The Japanese are having another go at Laurel's $250,000 Washington, D.C. International, proving they are a most persistent people. Their steeds never have been in the money in six previous tries and have been mostly associated with last place (three times). But today, with a colt named Hashi Kurantsu, they seek to establish a meaningful relationship with the race.

Their hope is a handsome, light chestnut 4-year-old, a bit bigger than the average racehorse, who has an English sire and an American dam.

Hashi Kurantsu has come 7,992 miles for today's race, from Japan via Anchorage, San Francisco and New York before being vanned to Laurel. The immigration officials were mean to Hashi in New York confiscating his native fodder, the two bales of Japanese hay and the Nippon oats on which he was reared. Contamination fears, you know. But his trainer says Hashi has adjusted to an American cuisine.

Hashi has certain credentials, having won the Snakeo Osaka Hai Stakes, the grass race they call the Japanese equivalent of England's St. Leger. At the International's 1 1/2-mile distance he has had three impressive second-place finishes.

But the flinty-eyed American oddsmakers still are posting Hashi as a 100-to-1 shot in Laurel's nine-horse field. It is an admonition not to pawn your cultured pearls for a bet on Hashi, who seems to be catalogued in the tradition of Japanese International entries: interesting colts who don't get up much run in the late stages.

The Japanese peaked early in their six tries to gain some status in the International: a fifth-place finish with their Speed Symboli in 1967, their first appearance in the race. Since then, nothing. They averted a third straight last-place finish in 1972 when their Mejiro Musashi came in seventh in a nine-horse field, courtesy of a spill that rendered two others in the race horse de combat at the mile mark.

Hashi Kurantsu represents the Shinzan Club Ltd., but he is owned mostly by Koji Hashimoto, a 29-year-old tycoon of a motor bus and truck company. "He says," said an interpreter "that Hashi Kurantsu is the second-best horse in Japan. The No. 1 is Hashi Hamito but he does not like grass and it would be a waste to bring him here. He like dirt tracks. Hashi Kurantsu likes grass."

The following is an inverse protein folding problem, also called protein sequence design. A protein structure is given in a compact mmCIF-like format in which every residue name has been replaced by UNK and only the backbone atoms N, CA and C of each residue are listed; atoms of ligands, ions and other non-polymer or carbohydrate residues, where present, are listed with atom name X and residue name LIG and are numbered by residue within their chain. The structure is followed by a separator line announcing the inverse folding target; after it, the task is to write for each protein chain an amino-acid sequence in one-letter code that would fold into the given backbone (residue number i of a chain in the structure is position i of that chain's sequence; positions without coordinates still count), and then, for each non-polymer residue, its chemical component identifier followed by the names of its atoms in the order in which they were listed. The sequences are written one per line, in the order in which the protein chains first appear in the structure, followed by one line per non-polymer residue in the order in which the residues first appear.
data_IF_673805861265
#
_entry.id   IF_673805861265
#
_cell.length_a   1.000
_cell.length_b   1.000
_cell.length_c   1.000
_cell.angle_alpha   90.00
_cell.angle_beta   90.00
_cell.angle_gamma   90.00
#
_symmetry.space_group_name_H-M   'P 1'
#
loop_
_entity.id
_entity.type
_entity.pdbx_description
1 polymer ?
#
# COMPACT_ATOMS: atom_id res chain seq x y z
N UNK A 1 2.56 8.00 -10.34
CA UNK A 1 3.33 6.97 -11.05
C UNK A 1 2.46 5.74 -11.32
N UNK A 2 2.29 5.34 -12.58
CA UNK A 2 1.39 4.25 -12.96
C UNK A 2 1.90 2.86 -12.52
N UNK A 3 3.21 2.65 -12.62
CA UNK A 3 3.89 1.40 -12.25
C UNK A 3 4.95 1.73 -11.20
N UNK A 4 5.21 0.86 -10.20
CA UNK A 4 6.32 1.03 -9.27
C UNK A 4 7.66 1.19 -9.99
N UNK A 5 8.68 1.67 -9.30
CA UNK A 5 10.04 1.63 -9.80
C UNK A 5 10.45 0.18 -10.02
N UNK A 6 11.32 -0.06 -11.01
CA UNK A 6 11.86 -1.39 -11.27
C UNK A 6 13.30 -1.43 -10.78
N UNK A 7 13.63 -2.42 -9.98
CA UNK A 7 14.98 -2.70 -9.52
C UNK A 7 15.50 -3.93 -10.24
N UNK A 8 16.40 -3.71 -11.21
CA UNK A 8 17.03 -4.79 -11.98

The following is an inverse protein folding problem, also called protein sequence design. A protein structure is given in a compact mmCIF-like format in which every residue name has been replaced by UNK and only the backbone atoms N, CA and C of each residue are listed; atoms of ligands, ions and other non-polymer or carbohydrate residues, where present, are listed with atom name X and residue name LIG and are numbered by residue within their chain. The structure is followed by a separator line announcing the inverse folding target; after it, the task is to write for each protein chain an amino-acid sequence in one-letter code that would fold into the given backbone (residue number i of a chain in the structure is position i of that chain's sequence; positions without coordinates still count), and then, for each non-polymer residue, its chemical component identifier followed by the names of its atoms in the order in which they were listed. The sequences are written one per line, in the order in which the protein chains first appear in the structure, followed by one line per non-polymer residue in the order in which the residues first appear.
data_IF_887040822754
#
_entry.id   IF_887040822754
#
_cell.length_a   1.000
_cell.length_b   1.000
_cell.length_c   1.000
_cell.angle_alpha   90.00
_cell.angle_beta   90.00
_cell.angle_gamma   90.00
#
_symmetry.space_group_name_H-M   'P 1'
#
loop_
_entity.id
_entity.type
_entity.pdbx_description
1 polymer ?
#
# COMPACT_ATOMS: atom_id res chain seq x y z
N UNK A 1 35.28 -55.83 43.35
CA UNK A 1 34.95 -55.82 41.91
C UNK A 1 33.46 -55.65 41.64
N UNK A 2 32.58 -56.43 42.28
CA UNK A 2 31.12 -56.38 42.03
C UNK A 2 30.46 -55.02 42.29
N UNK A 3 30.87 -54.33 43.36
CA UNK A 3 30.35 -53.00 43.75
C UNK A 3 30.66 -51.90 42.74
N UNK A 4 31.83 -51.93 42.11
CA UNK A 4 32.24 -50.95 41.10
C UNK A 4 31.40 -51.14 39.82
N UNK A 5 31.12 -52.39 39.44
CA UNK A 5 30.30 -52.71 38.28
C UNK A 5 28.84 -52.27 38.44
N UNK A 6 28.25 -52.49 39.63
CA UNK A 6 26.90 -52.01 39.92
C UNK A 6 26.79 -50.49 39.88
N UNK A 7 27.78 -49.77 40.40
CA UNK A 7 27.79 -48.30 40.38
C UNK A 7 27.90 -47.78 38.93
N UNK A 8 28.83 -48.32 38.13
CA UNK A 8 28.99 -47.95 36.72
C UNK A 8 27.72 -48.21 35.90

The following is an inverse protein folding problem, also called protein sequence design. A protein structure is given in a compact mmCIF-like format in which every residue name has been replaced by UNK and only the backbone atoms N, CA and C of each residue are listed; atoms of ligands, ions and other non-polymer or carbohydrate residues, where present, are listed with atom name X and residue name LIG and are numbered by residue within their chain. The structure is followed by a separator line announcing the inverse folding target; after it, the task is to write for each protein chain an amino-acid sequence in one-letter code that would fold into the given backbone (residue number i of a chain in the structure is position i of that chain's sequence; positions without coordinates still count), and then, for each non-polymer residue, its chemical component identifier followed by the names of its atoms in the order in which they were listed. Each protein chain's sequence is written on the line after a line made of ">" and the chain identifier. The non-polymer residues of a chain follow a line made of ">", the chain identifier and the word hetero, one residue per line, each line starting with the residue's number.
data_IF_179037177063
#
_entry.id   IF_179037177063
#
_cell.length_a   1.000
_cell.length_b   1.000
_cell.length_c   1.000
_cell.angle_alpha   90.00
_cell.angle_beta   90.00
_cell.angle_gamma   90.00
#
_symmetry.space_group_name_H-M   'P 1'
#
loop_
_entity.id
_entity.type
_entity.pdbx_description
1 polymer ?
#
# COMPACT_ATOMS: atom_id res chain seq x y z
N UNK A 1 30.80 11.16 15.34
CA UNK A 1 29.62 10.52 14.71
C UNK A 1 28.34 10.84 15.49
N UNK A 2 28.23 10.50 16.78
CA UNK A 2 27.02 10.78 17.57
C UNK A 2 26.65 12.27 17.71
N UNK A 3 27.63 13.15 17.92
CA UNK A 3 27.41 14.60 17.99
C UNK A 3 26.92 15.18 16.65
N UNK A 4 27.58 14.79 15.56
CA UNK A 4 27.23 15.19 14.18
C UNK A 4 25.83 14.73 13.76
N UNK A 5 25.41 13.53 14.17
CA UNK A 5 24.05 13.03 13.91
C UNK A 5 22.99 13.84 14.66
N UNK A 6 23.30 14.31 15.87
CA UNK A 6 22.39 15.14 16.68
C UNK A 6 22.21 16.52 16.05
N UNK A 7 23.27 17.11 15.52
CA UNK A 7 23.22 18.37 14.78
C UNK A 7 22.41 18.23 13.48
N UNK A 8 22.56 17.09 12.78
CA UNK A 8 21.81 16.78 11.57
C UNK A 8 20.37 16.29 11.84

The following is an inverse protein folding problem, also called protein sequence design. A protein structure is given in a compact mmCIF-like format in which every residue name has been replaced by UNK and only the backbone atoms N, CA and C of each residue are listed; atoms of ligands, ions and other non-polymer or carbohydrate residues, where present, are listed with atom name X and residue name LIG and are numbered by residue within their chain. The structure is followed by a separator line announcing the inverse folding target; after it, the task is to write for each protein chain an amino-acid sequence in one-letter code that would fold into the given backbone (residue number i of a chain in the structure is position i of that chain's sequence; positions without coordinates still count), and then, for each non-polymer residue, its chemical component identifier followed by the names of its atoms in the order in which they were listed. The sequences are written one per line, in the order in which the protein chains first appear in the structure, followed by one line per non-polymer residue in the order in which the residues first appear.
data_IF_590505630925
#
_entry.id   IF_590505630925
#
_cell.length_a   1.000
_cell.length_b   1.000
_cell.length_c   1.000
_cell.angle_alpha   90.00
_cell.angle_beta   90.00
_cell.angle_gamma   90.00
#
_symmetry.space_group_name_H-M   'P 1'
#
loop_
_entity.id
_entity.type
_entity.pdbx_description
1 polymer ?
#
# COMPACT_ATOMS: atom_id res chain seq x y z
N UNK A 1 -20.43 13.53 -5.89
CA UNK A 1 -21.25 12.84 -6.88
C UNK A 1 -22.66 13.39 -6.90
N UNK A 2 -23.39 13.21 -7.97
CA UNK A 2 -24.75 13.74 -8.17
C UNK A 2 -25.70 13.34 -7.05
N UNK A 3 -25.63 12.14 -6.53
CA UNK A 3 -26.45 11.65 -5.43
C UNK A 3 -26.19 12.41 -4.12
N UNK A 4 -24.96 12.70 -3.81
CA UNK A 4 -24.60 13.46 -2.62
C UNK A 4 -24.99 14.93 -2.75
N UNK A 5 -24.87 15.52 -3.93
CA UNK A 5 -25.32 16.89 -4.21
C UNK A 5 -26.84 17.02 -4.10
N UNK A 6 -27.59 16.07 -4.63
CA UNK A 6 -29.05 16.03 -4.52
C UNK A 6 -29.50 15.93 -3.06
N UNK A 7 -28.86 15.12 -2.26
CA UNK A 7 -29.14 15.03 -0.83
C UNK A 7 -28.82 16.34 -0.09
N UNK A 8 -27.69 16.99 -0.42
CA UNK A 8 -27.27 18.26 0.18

HK will be the best-attended horse in the Laurel race, commanding a potentate's retinue. Besides his owner, and his trainer and rider, he has brought along his groom, two veterinarians and his personal blacksmith. Customarily, 100-to-1-shots do not get this ceremony, but the Japanese honor their International entries.

The trainer of HK is Shigeharu Naito, a jockey for 18 years, who has been asking a lot of the colt in training, sending him out for 2 1/2 mile gallops almost every day, plus some sprints, a regimen that would horrify U.S. trainers.

"'It gives the colt heart,' Naito says," said the interpreter. "He means stamina, I think."

Like the other foreign entries in the race, the three from France and one from Canada, Hashi Kurantsu cannot take to the Laurel track in the mornings until the American horses finish their workouts. It is an enforced segregation. U.S. Agriculture Department officials are stationed at the track to keep an eye out for any violations.

It has been that way for two years, ever since the breeding industry was shaken by an outbreak of CEM, an acronym for the dreaded venereal disease with a long name that contaminated certain American mares. It was traced to foreign stallions who had infected American breeding stock and caused aborted births. So no mix is permitted at Laurel except during the 2 1/2 minutes of the race, which could render any eager germs motion sick.

The counter-clockwise running of American races won't bother HK, who is familiar with it in Japan where they go both ways. And familiar, too, will be his rider, Mitsuharu Shibata. Nobody but him has ever ridden Hashi. Neither would the winner's circle be strange to Hashi Kurantsu. He has won $525,537 in American money. That translates nicely into 112,044,488 yen at present rates.

Trainer Naito seemed most pleased when he learned his colt had drawn the No. 1 post position. "Ooh, thank you," he said, suddenly breaking into English. But when asked whether his colt would try to go for the lead or wait for a late run, Naito smiled and put one finger to his lips in the universal hush-hush gesture, as if the question was a no-no. But later today, the Japanese code will be broken. It will not be the first time.